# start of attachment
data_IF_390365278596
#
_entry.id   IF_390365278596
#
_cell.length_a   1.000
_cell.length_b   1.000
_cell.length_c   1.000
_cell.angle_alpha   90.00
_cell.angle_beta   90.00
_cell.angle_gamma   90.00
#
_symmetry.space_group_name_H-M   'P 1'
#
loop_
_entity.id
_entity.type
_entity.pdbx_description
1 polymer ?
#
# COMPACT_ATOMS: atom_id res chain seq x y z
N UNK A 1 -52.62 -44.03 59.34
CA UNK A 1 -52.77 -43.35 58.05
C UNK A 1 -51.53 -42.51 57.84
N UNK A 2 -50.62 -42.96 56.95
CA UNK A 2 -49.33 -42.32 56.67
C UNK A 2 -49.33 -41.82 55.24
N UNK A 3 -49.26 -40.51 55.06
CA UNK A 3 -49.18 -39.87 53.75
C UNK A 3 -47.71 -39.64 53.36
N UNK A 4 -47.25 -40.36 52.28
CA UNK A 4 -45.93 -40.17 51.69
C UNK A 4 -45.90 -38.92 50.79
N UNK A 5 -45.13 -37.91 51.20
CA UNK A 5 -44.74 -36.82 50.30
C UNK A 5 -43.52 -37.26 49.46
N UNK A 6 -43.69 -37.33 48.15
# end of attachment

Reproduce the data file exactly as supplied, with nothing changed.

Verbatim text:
data_IF_390365278596
#
_entry.id   IF_390365278596
#
_cell.length_a   1.000
_cell.length_b   1.000
_cell.length_c   1.000
_cell.angle_alpha   90.00
_cell.angle_beta   90.00
_cell.angle_gamma   90.00
#
_symmetry.space_group_name_H-M   'P 1'
#
loop_
_entity.id
_entity.type
_entity.pdbx_description
1 polymer ?
#
# COMPACT_ATOMS: atom_id res chain seq x y z
N UNK A 1 -52.62 -44.03 59.34
CA UNK A 1 -52.77 -43.35 58.05
C UNK A 1 -51.53 -42.51 57.84
N UNK A 2 -50.62 -42.96 56.95
CA UNK A 2 -49.33 -42.32 56.67
C UNK A 2 -49.33 -41.82 55.24
N UNK A 3 -49.26 -40.51 55.06
CA UNK A 3 -49.18 -39.87 53.75
C UNK A 3 -47.71 -39.64 53.36
N UNK A 4 -47.25 -40.36 52.28
CA UNK A 4 -45.93 -40.17 51.69
C UNK A 4 -45.90 -38.92 50.79
N UNK A 5 -45.13 -37.91 51.20
CA UNK A 5 -44.74 -36.82 50.30
C UNK A 5 -43.52 -37.26 49.46
N UNK A 6 -43.69 -37.33 48.15